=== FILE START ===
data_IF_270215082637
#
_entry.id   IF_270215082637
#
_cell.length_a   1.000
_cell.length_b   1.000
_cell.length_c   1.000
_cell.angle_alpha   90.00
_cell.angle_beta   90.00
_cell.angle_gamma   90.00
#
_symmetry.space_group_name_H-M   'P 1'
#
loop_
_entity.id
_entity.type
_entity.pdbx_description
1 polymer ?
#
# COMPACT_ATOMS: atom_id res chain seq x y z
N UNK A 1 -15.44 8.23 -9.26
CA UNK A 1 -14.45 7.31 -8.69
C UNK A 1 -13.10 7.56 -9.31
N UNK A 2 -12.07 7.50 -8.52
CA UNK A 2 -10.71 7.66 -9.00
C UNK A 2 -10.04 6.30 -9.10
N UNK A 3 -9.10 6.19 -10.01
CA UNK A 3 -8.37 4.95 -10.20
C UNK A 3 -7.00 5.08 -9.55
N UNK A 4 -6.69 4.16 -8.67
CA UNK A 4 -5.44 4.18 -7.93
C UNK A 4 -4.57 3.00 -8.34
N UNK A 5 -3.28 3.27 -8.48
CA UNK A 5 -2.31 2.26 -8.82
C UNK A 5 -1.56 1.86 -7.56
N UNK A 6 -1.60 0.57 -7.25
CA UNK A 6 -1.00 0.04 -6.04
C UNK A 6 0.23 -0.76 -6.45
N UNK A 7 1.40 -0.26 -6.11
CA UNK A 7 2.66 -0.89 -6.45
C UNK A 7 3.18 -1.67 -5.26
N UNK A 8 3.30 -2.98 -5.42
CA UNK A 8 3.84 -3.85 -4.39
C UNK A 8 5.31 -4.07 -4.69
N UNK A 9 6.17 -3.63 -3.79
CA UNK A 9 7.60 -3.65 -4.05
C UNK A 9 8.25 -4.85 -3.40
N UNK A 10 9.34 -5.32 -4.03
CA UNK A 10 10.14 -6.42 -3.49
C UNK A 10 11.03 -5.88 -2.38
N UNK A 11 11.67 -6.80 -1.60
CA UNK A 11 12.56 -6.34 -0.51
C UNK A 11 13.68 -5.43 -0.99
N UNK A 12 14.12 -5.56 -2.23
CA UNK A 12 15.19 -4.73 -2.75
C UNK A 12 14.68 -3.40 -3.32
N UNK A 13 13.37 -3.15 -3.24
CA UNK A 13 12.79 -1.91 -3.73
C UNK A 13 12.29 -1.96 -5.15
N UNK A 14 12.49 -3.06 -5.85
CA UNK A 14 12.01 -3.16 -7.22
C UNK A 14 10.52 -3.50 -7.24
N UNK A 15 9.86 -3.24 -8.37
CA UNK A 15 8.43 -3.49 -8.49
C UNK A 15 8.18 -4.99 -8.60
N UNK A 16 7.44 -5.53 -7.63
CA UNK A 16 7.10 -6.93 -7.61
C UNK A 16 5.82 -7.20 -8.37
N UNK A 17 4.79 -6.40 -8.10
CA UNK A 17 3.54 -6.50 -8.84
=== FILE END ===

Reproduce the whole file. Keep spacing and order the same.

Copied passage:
data_IF_270215082637
#
_entry.id   IF_270215082637
#
_cell.length_a   1.000
_cell.length_b   1.000
_cell.length_c   1.000
_cell.angle_alpha   90.00
_cell.angle_beta   90.00
_cell.angle_gamma   90.00
#
_symmetry.space_group_name_H-M   'P 1'
#
loop_
_entity.id
_entity.type
_entity.pdbx_description
1 polymer ?
#
# COMPACT_ATOMS: atom_id res chain seq x y z
N UNK A 1 -15.44 8.23 -9.26
CA UNK A 1 -14.45 7.31 -8.69
C UNK A 1 -13.10 7.56 -9.31
N UNK A 2 -12.07 7.50 -8.52
CA UNK A 2 -10.71 7.66 -9.00
C UNK A 2 -10.04 6.30 -9.10
N UNK A 3 -9.10 6.19 -10.01
CA UNK A 3 -8.37 4.95 -10.20
C UNK A 3 -7.00 5.08 -9.55
N UNK A 4 -6.69 4.16 -8.67
CA UNK A 4 -5.44 4.18 -7.93
C UNK A 4 -4.57 3.00 -8.34
N UNK A 5 -3.28 3.27 -8.48
CA UNK A 5 -2.31 2.26 -8.82
C UNK A 5 -1.56 1.86 -7.56
N UNK A 6 -1.60 0.57 -7.25
CA UNK A 6 -1.00 0.04 -6.04
C UNK A 6 0.23 -0.76 -6.45
N UNK A 7 1.40 -0.26 -6.11
CA UNK A 7 2.66 -0.89 -6.45
C UNK A 7 3.18 -1.67 -5.26
N UNK A 8 3.30 -2.98 -5.42
CA UNK A 8 3.84 -3.85 -4.39
C UNK A 8 5.31 -4.07 -4.69
N UNK A 9 6.17 -3.63 -3.79
CA UNK A 9 7.60 -3.65 -4.05
C UNK A 9 8.25 -4.85 -3.40
N UNK A 10 9.34 -5.32 -4.03
CA UNK A 10 10.14 -6.42 -3.49
C UNK A 10 11.03 -5.88 -2.38
N UNK A 11 11.67 -6.80 -1.60
CA UNK A 11 12.56 -6.34 -0.51
C UNK A 11 13.68 -5.43 -0.99
N UNK A 12 14.12 -5.56 -2.23
CA UNK A 12 15.19 -4.73 -2.75
C UNK A 12 14.68 -3.40 -3.32
N UNK A 13 13.37 -3.15 -3.24
CA UNK A 13 12.79 -1.91 -3.73
C UNK A 13 12.29 -1.96 -5.15
N UNK A 14 12.49 -3.06 -5.85
CA UNK A 14 12.01 -3.16 -7.22
C UNK A 14 10.52 -3.50 -7.24
N UNK A 15 9.86 -3.24 -8.37
CA UNK A 15 8.43 -3.49 -8.49
C UNK A 15 8.18 -4.99 -8.60
N UNK A 16 7.44 -5.53 -7.63
CA UNK A 16 7.10 -6.93 -7.61
C UNK A 16 5.82 -7.20 -8.37
N UNK A 17 4.79 -6.40 -8.10
CA UNK A 17 3.54 -6.50 -8.84